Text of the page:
26 July 2017
26 September 2016
The two most common forms of vitamin K are the phylloquinones (vitamin K1) and menaquinones (vitamin K2). Vitamin K1 is found in green vegetables (i.e. parsley, spinach cauliflower), whereas vitamin K2 is derived from animal sources (i.e. cheese, meat) and some fermented foods. Vitamin K plays an essential, and well-known role in the blood clotting process. However, Professor Sarah Booth at the Friedman School of Nutrition Science and Policy at Tufts University, Boston, USA, has investigated other important roles that it may have in human metabolism and health. Vitamin K exerts its blood clotting effect by being an enzymatic co-factor in the gamma carboxylation of vitamin K dependent (VKD) proteins. This same mechanism also occurs in other tissues of the body. In this way, Professor Booth believes that vitamin K and the VKD’s may play an important role in the regulation of calcification, energy metabolism, and inflammation (1).
A true assessment of vitamin K intake levels is difficult because whereas most food composition databases include phylloquinones (vitamin K1), they do not include menaquinones (vitamin K2). The Institute of Medicine (IOM) in the USA has set adequate intake (AI) for total vitamin K at 90 and 120 µg per day for adult women and men respectively (2).
The mineralisation of the human vascular system increases the risk of cardiovascular disease. Specifically, coronary artery calcification (CAC) is considered to be an independent predictor of CVD and mortality due to CVD. A vitamin K dependant protein called matrix Gla protein (MGP) is important in this process as it inhibits calcification (3).
A randomised controlled trial (RCT) looking at the effect of an intervention of vitamin K1, calcium and vitamin D in postmenopausal women for three years demonstrated improved elasticity and compliance in the carotid artery (4). The authors proposed that the effect was due to reduced deposition of calcium caused by an increase in the vitamin K-dependent carboxylation of MGP. Professor Booth was involved in a subsequent RCT, which specifically looked at the effect of vitamin K1 supplementation in reducing arterial calcification on older men and women (5). The team supplemented a cohort of 388 healthy older men and women with a high dose of vitamin K1 (500 µg per day) for three years. The degree of artery calcification was determined by computed tomography (Agaston score). In the participants who had some existing arterial calcification, there was a 6 percent reduction in further progression of calcification of the coronary artery when compared with placebo at the end of the intervention. However, curiously, there was no effect if the participants had no pre-existing arterial calcification condition. Also, there appeared to be no association between calcification and serum MGP concentrations, so the mechanism of the achieved reduction is unknown.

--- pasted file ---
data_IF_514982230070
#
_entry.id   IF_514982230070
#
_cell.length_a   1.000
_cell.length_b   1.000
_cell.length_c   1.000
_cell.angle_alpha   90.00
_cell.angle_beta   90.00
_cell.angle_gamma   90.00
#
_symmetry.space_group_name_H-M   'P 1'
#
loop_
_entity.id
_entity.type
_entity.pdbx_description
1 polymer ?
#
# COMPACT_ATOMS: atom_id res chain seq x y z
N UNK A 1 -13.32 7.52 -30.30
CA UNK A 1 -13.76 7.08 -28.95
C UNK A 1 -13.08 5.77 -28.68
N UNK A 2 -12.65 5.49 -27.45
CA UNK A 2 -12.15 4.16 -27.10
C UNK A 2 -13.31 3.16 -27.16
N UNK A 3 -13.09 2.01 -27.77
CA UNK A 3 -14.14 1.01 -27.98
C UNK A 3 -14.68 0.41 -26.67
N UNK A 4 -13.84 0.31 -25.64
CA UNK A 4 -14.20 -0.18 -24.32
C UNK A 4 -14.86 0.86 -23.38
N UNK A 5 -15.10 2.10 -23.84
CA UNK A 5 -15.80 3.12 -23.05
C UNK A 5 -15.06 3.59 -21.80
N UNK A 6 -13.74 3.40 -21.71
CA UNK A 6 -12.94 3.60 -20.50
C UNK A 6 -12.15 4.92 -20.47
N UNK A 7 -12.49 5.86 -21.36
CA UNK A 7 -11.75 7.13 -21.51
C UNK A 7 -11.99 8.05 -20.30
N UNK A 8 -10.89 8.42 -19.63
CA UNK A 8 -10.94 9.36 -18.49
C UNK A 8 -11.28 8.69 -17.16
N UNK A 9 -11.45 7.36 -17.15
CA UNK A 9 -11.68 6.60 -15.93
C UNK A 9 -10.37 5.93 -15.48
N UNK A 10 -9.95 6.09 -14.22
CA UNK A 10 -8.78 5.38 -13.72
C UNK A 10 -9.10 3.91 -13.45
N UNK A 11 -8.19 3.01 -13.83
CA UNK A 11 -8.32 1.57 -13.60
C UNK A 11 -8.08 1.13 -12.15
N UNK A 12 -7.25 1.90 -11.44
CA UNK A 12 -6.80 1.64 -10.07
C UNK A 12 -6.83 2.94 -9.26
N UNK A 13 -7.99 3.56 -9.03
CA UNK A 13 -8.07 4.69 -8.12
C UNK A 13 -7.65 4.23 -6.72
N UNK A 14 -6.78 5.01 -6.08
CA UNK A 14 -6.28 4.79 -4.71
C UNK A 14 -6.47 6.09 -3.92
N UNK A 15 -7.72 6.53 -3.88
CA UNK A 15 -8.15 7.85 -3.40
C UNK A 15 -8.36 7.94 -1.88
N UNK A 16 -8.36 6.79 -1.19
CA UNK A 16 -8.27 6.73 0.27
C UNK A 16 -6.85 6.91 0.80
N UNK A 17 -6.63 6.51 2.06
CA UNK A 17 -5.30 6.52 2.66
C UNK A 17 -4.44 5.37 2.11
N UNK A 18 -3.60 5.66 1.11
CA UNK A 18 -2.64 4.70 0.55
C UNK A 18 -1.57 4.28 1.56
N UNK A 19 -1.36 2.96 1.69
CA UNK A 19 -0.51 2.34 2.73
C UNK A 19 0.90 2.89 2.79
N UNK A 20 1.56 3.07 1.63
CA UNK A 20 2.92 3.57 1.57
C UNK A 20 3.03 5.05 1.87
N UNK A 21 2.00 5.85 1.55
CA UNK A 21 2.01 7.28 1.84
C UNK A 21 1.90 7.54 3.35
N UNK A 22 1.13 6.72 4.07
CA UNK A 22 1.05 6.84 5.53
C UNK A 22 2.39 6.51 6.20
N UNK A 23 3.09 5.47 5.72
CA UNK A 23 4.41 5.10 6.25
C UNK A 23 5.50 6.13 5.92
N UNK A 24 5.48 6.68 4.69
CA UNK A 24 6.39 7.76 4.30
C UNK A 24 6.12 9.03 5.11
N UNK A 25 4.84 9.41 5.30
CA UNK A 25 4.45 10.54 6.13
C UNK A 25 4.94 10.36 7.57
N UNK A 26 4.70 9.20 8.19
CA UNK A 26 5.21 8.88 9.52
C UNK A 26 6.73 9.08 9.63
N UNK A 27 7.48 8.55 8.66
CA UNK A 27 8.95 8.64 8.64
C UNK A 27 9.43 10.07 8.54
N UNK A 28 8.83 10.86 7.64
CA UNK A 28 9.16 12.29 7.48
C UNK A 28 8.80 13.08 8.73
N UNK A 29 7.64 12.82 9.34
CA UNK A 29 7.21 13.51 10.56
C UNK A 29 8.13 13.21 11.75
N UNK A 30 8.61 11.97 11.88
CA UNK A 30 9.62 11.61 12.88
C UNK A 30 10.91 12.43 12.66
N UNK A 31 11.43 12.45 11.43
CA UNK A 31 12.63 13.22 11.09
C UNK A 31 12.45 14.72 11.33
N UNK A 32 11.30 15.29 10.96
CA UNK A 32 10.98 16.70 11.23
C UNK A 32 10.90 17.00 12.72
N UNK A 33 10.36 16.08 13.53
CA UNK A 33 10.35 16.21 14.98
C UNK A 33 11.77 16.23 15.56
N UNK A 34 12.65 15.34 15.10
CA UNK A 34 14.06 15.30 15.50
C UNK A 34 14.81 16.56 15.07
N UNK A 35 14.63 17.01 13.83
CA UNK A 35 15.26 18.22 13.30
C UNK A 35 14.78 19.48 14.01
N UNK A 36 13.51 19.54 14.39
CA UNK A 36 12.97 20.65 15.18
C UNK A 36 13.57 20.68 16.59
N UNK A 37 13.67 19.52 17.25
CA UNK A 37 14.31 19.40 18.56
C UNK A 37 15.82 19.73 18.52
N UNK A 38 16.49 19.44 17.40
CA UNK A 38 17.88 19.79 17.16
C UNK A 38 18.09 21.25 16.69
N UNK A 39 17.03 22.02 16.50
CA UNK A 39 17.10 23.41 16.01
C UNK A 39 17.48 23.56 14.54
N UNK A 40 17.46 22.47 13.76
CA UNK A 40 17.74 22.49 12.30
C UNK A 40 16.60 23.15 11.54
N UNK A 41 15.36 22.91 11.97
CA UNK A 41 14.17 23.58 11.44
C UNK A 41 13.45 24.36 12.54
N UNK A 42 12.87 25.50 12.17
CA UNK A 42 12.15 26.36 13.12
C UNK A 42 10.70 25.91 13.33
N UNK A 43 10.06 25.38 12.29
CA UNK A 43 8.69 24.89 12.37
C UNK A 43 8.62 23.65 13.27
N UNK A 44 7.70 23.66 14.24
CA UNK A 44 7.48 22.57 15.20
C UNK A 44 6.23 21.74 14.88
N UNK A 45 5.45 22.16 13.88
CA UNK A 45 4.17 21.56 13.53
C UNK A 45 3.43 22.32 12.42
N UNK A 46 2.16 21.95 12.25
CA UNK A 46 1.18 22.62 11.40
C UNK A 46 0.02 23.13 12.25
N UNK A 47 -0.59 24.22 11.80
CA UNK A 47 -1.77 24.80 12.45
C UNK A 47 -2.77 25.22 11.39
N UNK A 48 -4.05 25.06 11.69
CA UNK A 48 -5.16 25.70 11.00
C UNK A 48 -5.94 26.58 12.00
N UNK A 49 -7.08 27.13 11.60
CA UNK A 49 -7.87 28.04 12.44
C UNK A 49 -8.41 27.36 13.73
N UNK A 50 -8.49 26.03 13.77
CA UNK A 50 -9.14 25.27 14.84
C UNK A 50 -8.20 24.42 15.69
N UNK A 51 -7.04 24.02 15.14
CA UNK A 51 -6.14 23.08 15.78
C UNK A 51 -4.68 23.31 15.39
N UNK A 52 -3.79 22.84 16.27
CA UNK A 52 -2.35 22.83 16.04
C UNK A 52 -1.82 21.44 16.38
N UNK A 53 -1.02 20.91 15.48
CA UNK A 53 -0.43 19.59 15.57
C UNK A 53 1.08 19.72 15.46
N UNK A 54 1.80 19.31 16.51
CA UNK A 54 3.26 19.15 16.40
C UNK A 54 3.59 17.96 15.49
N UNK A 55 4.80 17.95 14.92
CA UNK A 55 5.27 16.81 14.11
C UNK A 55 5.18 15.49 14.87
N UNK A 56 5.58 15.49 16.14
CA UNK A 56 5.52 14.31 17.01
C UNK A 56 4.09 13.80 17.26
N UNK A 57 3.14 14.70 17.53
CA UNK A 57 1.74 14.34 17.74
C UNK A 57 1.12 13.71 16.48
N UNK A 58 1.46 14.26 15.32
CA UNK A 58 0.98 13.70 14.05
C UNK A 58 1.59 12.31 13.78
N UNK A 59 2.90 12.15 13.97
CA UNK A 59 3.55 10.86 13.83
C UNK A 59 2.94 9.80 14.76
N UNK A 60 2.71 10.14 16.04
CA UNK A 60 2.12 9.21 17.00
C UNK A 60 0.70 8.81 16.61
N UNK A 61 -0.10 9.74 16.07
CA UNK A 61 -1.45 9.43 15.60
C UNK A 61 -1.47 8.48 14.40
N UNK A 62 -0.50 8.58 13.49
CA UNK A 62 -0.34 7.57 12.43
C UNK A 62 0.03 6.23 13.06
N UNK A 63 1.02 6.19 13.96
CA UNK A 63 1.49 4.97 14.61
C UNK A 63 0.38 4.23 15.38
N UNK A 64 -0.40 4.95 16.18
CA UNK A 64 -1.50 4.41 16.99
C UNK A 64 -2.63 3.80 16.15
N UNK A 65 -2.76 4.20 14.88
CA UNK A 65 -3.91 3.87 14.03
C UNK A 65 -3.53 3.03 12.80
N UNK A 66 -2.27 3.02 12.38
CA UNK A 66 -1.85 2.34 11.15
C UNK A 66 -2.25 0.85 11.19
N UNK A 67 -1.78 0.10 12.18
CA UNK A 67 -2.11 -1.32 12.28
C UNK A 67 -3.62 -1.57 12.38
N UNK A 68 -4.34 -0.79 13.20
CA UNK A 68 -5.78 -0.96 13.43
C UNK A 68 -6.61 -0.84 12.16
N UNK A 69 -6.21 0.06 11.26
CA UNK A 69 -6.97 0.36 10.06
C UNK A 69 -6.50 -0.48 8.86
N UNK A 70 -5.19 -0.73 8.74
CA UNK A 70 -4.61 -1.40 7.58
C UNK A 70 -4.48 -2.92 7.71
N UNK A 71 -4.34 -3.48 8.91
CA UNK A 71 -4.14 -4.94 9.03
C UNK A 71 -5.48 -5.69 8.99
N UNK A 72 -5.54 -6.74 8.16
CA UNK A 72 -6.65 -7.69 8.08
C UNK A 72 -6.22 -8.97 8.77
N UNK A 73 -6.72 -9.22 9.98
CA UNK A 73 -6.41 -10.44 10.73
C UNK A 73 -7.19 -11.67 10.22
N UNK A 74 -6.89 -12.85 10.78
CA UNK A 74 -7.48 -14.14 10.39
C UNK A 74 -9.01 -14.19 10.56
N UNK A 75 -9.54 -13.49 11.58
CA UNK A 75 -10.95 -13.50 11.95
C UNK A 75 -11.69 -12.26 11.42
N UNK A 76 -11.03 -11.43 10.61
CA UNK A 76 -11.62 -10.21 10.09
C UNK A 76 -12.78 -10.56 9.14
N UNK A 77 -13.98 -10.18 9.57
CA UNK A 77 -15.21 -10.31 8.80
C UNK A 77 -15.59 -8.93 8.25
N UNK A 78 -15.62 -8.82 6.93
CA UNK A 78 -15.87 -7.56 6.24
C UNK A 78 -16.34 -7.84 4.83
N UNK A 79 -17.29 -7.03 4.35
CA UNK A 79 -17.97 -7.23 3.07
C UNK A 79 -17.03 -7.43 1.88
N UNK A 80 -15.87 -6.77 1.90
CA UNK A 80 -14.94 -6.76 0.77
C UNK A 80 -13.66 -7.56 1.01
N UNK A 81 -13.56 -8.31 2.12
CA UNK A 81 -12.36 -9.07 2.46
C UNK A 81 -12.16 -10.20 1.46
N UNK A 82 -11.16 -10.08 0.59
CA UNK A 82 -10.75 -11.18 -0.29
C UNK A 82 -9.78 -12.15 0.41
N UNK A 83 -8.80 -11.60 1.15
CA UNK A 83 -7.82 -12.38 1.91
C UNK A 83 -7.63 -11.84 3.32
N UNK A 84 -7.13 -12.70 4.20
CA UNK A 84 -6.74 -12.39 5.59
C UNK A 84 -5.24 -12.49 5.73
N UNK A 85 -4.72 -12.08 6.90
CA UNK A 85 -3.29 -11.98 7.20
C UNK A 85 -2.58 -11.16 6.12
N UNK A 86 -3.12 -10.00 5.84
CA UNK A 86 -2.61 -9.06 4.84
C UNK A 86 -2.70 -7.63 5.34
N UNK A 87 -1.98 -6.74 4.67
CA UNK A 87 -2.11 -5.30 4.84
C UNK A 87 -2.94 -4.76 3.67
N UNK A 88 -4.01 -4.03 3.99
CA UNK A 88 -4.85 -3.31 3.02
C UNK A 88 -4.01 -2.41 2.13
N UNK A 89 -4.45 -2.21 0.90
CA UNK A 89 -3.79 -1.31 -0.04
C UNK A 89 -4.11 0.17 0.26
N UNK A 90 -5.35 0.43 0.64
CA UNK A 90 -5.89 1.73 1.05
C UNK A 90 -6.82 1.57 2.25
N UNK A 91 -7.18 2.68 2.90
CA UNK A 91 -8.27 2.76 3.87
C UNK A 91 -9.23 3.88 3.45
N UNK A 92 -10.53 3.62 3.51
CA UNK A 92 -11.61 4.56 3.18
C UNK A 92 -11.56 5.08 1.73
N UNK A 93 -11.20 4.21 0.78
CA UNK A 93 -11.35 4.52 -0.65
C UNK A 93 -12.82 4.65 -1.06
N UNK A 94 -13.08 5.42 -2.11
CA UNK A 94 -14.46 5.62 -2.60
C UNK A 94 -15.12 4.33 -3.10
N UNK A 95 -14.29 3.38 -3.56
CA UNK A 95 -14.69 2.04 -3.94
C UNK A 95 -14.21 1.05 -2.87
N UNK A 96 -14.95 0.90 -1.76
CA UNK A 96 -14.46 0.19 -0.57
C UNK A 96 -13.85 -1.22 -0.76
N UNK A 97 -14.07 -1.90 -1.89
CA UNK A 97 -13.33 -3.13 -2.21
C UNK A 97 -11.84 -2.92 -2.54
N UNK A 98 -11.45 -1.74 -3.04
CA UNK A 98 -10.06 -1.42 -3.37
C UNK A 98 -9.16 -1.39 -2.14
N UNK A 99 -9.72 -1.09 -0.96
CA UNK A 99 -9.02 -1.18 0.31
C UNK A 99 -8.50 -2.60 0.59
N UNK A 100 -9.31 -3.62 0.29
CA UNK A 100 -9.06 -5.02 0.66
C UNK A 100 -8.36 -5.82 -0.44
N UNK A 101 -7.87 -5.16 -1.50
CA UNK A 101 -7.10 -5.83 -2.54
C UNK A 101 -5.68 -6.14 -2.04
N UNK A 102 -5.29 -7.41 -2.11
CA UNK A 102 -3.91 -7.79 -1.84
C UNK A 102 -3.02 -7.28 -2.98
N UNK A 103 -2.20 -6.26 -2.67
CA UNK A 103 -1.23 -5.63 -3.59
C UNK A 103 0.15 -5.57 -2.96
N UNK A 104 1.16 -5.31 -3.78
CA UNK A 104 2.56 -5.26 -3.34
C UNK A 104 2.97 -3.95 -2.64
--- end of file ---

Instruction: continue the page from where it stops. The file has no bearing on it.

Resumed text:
More recently, Professor Booth’s team turned its attention to vitamin K status in relation of lower extremity function (e.g. walking, sitting, getting in the bath or putting on socks) in the elderly (6). Her team conducted an RCT of a cohort of 1,089 community-dwelling older adults (average age 74 years) assessing lower extremity function (using a physical performance test battery) in relation to vitamin K1 and MGP status. Over a four to five year observation period, they found that participants who had a blood plasma vitamin K1 of 1 nM or more, had better results in the physical performance test battery and could walk faster. A possible reason for this improvement is that vitamin K1 is known to reduce levels of inflammatory cytokines. Inflammation is a characteristic of the ageing process that often leads to a reduction in mobility.
Vitamin K has also been associated with bone loss and reduction in the risk of hip fracture in the elderly, but the results of RCTs have been equivocal. MK-4, a form of phylloquinone is used at doses of 45mg/d for the treatment of osteoporosis in Japan. However, whilst there is good evidence that MK-4 promotes bone turnover, recent trials have failed to show any protective effect in terms of bone mass density of the hip point (1). More positively, it has been suggested that vitamin K may have a role protecting against insulin resistance.
While Professor Booth has provided an excellent scientific foundation, it is clear that much further work needs to be done in this area if we wish to fully understand all the potential benefits of vitamin K.
A special thank you to Professor Sarah Booth at the Friedman School of Nutrition Science and Policy at Tufts University, in Boston, MA for providing perspective on this topic.
26 July 2017
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